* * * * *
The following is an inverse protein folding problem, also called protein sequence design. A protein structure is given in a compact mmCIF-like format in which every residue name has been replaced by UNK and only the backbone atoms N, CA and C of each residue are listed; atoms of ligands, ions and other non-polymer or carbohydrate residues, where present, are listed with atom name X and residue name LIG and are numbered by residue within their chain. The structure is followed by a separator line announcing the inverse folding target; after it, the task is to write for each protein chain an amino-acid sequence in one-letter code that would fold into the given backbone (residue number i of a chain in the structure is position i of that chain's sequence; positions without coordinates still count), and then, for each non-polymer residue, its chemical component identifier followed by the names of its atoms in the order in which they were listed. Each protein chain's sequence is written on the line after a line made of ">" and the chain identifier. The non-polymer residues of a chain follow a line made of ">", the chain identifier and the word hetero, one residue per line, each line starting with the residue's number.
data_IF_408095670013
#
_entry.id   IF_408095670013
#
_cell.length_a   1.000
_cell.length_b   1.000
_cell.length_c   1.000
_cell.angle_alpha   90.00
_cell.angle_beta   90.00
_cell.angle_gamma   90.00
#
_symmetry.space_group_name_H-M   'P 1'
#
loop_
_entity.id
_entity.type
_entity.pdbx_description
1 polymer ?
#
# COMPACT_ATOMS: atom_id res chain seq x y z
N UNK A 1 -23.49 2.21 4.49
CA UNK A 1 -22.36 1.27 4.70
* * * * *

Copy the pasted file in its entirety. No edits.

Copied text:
The following is an inverse protein folding problem, also called protein sequence design. A protein structure is given in a compact mmCIF-like format in which every residue name has been replaced by UNK and only the backbone atoms N, CA and C of each residue are listed; atoms of ligands, ions and other non-polymer or carbohydrate residues, where present, are listed with atom name X and residue name LIG and are numbered by residue within their chain. The structure is followed by a separator line announcing the inverse folding target; after it, the task is to write for each protein chain an amino-acid sequence in one-letter code that would fold into the given backbone (residue number i of a chain in the structure is position i of that chain's sequence; positions without coordinates still count), and then, for each non-polymer residue, its chemical component identifier followed by the names of its atoms in the order in which they were listed. Each protein chain's sequence is written on the line after a line made of ">" and the chain identifier. The non-polymer residues of a chain follow a line made of ">", the chain identifier and the word hetero, one residue per line, each line starting with the residue's number.
data_IF_408095670013
#
_entry.id   IF_408095670013
#
_cell.length_a   1.000
_cell.length_b   1.000
_cell.length_c   1.000
_cell.angle_alpha   90.00
_cell.angle_beta   90.00
_cell.angle_gamma   90.00
#
_symmetry.space_group_name_H-M   'P 1'
#
loop_
_entity.id
_entity.type
_entity.pdbx_description
1 polymer ?
#
# COMPACT_ATOMS: atom_id res chain seq x y z
N UNK A 1 -23.49 2.21 4.49
CA UNK A 1 -22.36 1.27 4.70